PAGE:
He walked Crooked Creek Church’s middle aisle backwards, like a sinner unrepentant, while Daisy chattered away. Part of him wanted to leave her behind for good, but another part wanted to listen to her forever and a year. He’d welcome her words to fill the silence of his home.

“Hey Jed?”

“Now what?”

“You be careful.”

“I will.”


“Did anyone ever tell you you’re a pest?”

“Mama does. Every single day. Should I add you to the list?” Her voice got that empty sound whenever she spoke of Miss Emory—a longing for something her mama couldn’t or wouldn’t give her.
He considered his answer.Daisy’s mama scatted her like she was an interrupting fruit fly half the time.He didn’t want to treat her the same. “No, never mind. Forget I said it.”

“I’m a good forgetter.” She smiled.

He couldn’t help but smile in return. “I gotta go.” If he ran, he’d make it.

Daisy stepped out into the aisle, hands on hips. “I’m going to marry you someday. You wait and see.”

Jed rolled his eyes. Girls.

“I’m going to put on a long white dress and you’re going to wear a fine suit. We’re going to tend birds. I can’t live without ‘em.”

A dove shot through an open window, looping frantically through the church, flying crazy-winged out where it came from in a flustering of wings against window pane. For a moment, everything was silent. Dead quiet.

“God’s been here,” Daisy whispered, looking haunted-eyed at Jed.

He looked away

.She tapped him on the shoulder. “And when we’re married, we’re going to have six kids—all girls. Want to know their names?” This time her eyes spelled mischief.

“Not hardly.”

“Petunia, Hollyhock, Primrose, Begonia, Dahlia, and Buttercup.”

Jed leaned against the back pew, eyeing the door of escape. “Sounds more like a garden than a batch of kids.” He knew he should leave, but Daisy held some sort of annoying girl spell over him.

“Very funny.”

“I need to head home.” Jed turned. He untied the back door, hitched closed with baling twine. He’d come in the side way, through a low window, and was going to leave proper this time. Besides, it was the closest way to escape Daisy’s sentences. Next thing, she’d be talking about perfume or how smooth babies’ skin was or going on about the butterfly’s hidden meaning. Anyone knew he wouldn’t change the world. Not today at least. He’d be happy to make it through one day.

Daisy followed him. “You going to leave me here alone? I traipsed all the way from town to come here.”

“It’s not like we don’t meet here every single day. You’ll be fine. How many times have you walked home from here? A thousand? Two?”

“It’s a long walk.”

“For crying out loud, Daisy, this is Defiance, Texas. There’s nothing to be afraid of. Besides, you’ve got God’s eye for protection.”

She looked away, didn’t say a word while seconds ticked away. She took a deep breath, then let it out. “You’ll regret it.” The western sun shone through the church’s broken-out windows brightening the left side of Daisy’s face. She looked almost like an angel, that is, if angels had braided hair and prattled on and on.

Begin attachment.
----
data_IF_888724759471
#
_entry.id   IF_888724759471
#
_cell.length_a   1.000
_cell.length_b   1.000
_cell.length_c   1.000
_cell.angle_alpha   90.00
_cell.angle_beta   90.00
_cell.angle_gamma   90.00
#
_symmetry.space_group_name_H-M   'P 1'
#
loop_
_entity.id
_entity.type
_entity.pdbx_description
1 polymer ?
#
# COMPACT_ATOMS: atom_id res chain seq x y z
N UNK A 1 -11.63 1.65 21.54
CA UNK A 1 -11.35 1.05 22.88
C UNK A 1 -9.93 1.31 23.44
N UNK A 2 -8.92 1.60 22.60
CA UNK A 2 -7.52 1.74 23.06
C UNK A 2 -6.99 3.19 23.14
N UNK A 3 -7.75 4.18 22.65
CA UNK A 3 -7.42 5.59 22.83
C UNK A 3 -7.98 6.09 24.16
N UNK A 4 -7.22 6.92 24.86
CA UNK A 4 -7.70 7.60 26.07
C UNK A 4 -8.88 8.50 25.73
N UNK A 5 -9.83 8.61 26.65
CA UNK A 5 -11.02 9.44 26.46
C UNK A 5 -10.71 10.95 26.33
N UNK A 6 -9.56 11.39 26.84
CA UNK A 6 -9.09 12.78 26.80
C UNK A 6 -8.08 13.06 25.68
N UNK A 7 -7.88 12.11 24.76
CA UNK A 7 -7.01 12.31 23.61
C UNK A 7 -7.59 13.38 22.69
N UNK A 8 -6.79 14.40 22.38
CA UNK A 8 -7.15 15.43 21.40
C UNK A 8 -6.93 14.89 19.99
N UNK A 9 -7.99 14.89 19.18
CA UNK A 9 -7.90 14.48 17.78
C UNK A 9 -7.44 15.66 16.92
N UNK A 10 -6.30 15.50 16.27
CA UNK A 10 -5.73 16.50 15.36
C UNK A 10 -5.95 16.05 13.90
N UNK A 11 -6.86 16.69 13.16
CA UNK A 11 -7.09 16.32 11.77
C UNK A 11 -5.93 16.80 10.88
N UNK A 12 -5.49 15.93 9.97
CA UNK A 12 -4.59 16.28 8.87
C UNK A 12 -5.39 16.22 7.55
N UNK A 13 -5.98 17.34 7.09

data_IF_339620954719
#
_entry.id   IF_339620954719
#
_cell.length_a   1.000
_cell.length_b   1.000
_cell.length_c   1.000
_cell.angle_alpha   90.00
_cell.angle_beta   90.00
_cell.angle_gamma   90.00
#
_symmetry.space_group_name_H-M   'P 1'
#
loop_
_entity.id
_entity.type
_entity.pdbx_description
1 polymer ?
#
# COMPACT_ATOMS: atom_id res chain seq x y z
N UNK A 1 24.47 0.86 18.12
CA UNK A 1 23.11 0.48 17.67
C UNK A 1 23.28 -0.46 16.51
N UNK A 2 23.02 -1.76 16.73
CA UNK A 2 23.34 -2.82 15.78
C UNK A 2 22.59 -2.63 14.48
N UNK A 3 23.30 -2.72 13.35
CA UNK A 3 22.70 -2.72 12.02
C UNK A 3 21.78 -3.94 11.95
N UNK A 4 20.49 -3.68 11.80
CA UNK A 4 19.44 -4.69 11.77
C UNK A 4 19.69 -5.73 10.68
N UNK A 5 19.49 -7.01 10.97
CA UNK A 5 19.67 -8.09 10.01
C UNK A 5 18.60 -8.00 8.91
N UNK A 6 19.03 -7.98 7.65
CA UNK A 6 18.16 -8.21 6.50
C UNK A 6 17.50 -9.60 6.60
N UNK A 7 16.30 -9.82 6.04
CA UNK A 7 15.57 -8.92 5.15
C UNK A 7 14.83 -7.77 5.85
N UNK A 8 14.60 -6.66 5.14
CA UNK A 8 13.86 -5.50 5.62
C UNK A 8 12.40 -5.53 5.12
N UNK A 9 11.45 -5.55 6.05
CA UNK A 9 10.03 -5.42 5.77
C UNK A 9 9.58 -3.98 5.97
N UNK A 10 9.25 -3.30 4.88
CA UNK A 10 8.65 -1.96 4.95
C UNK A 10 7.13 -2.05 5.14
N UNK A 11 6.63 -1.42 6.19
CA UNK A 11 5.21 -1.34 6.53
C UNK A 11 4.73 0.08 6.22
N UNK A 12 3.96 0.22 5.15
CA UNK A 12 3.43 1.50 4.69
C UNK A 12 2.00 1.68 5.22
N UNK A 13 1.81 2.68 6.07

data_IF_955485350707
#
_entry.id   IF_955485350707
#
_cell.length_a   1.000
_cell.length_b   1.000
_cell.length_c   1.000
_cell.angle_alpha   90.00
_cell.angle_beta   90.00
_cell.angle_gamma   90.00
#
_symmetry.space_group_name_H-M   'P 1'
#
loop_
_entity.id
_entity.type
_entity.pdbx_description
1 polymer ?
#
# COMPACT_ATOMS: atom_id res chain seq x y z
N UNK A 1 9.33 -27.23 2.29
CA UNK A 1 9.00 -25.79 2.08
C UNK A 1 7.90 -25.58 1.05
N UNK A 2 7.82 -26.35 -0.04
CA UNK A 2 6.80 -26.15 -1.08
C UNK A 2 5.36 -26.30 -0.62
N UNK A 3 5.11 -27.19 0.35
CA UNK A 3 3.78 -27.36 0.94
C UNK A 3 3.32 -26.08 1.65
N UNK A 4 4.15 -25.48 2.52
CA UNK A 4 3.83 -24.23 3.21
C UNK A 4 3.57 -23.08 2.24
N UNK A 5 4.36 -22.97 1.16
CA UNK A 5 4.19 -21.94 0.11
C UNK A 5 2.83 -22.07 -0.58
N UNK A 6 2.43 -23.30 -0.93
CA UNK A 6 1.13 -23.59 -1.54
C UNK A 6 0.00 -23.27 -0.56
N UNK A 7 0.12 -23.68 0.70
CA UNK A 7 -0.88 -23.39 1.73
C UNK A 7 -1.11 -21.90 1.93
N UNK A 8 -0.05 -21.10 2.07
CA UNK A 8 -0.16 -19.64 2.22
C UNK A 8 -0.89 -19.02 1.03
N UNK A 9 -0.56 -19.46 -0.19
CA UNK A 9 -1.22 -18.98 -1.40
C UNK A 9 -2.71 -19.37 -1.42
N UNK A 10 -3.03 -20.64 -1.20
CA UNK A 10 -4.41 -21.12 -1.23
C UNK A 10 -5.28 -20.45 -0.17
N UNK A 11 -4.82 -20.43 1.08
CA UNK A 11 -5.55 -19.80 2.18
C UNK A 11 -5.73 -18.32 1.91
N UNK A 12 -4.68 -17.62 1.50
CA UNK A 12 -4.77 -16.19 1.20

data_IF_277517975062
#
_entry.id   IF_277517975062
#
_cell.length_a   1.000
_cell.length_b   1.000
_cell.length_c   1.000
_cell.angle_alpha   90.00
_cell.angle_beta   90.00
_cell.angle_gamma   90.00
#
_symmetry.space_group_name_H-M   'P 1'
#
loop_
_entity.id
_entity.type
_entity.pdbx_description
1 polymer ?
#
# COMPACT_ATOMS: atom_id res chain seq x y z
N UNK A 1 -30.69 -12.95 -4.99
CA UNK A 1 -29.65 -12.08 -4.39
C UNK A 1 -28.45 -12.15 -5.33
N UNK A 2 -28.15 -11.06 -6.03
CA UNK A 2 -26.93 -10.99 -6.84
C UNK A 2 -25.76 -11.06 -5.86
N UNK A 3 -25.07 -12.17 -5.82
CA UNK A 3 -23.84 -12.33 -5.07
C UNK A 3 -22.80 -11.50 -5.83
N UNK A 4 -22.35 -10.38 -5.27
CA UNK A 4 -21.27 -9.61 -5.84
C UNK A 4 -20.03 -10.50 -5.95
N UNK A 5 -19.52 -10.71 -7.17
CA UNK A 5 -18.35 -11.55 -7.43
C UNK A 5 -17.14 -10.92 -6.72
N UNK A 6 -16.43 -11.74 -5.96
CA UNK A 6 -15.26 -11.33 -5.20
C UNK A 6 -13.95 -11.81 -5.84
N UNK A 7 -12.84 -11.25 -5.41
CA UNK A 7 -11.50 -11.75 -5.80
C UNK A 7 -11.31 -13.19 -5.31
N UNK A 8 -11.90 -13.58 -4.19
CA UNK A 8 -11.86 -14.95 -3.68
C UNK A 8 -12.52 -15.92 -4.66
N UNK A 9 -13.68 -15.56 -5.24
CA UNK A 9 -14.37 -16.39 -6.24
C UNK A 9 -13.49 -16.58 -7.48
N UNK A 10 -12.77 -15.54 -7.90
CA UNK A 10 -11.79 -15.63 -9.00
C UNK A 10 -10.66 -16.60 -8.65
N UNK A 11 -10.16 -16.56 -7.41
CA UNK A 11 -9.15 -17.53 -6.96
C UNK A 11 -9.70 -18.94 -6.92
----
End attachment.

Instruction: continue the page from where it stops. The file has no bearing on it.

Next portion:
“See you later,” he called over his shoulder.

Jed shut the church’s back door, knowing Daisy preferred crawling out of the church like a fugitive. Ever since she read a book about Anne who holed up from Nazis, she’d taken to hiding and sneaking. He tied a rope around the doorknob and a piece of wood sticking out from the doorframe, securing the door.

He faced his world in that moment, let its significance and fury sink into his heart. Would he change the world? Hard to say.
at 8:06 AM

Newsletter coming out this week

If you have not signed up for my newsletter, consider signing up today on the link at the right.

I do not sell or share my email list, but I will be sending a new letter out this week with tips for staying healthy and links to a couple of great new blogs. One of the blogs I will highlight is a food and gardening blog by one of my fellow writers. What better way to get healthy and save money too.

I will also be sending out tips to keep your kids healthy and out of the hospital. This winter we have seen an abundance of kids with respiratory and infectious ailments which have landed them in the hospital. No fun for anyone.

So sign up and be looking for the next newsletter in you email box. I cover health, death, and writing. What a combination, but always something to take away for you and your family.
Check it out and sign up today.

Sunday, March 1, 2009

Another Blog to Check Out

Some of my writer friends and I will be guest blogging at the blog of author Jewel Sample. Her book Flying Hugs and Kisses
is a children's book about siblings and grief and can be found at your local bookstore.

Check out her blog the next couple of weeks for posts on kids health, crafts, recipes, and other interesting things for kids and their parents from some of the best writer's in the business.

It can be found at

Check it out. Let me know what you think.